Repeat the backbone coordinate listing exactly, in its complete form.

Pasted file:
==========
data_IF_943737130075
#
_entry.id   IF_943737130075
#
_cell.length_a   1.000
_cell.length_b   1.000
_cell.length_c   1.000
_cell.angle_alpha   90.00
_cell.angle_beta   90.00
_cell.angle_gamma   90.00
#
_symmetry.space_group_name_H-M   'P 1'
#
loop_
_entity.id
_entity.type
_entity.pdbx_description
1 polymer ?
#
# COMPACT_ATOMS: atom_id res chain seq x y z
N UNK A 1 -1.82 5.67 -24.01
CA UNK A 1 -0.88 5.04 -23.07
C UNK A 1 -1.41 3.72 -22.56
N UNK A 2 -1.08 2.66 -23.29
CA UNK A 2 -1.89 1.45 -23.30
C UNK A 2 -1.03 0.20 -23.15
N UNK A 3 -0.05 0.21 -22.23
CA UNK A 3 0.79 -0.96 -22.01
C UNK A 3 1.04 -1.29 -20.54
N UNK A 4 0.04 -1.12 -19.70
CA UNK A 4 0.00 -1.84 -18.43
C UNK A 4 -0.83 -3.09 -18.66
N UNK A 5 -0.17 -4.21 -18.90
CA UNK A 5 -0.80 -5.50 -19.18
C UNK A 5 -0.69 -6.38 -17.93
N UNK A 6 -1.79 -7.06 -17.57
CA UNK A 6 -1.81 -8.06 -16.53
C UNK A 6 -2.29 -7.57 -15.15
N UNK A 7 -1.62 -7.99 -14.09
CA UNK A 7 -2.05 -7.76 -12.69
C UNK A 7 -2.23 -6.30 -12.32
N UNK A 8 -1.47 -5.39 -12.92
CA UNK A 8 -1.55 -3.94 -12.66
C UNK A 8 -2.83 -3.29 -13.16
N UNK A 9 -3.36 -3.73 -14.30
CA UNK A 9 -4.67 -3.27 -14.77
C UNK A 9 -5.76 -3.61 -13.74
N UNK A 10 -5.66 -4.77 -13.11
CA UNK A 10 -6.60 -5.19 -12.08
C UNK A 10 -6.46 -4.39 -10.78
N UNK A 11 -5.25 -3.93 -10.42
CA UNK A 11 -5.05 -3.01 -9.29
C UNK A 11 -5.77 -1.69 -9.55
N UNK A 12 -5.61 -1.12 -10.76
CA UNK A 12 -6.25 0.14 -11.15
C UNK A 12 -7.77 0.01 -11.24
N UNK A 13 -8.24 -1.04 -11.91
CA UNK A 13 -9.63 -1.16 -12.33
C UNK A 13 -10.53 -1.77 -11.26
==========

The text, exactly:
data_IF_943737130075
#
_entry.id   IF_943737130075
#
_cell.length_a   1.000
_cell.length_b   1.000
_cell.length_c   1.000
_cell.angle_alpha   90.00
_cell.angle_beta   90.00
_cell.angle_gamma   90.00
#
_symmetry.space_group_name_H-M   'P 1'
#
loop_
_entity.id
_entity.type
_entity.pdbx_description
1 polymer ?
#
# COMPACT_ATOMS: atom_id res chain seq x y z
N UNK A 1 -1.82 5.67 -24.01
CA UNK A 1 -0.88 5.04 -23.07
C UNK A 1 -1.41 3.72 -22.56
N UNK A 2 -1.08 2.66 -23.29
CA UNK A 2 -1.89 1.45 -23.30
C UNK A 2 -1.03 0.20 -23.15
N UNK A 3 -0.05 0.21 -22.23
CA UNK A 3 0.79 -0.96 -22.01
C UNK A 3 1.04 -1.29 -20.54
N UNK A 4 0.04 -1.12 -19.70
CA UNK A 4 0.00 -1.84 -18.43
C UNK A 4 -0.83 -3.09 -18.66
N UNK A 5 -0.17 -4.21 -18.90
CA UNK A 5 -0.80 -5.50 -19.18
C UNK A 5 -0.69 -6.38 -17.93
N UNK A 6 -1.79 -7.06 -17.57
CA UNK A 6 -1.81 -8.06 -16.53
C UNK A 6 -2.29 -7.57 -15.15
N UNK A 7 -1.62 -7.99 -14.09
CA UNK A 7 -2.05 -7.76 -12.69
C UNK A 7 -2.23 -6.30 -12.32
N UNK A 8 -1.47 -5.39 -12.92
CA UNK A 8 -1.55 -3.94 -12.66
C UNK A 8 -2.83 -3.29 -13.16
N UNK A 9 -3.36 -3.73 -14.30
CA UNK A 9 -4.67 -3.27 -14.77
C UNK A 9 -5.76 -3.61 -13.74
N UNK A 10 -5.66 -4.77 -13.11
CA UNK A 10 -6.60 -5.19 -12.08
C UNK A 10 -6.46 -4.39 -10.78
N UNK A 11 -5.25 -3.93 -10.42
CA UNK A 11 -5.05 -3.01 -9.29
C UNK A 11 -5.77 -1.69 -9.55
N UNK A 12 -5.61 -1.12 -10.76
CA UNK A 12 -6.25 0.14 -11.15
C UNK A 12 -7.77 0.01 -11.24
N UNK A 13 -8.24 -1.04 -11.91
CA UNK A 13 -9.63 -1.16 -12.33
C UNK A 13 -10.53 -1.77 -11.26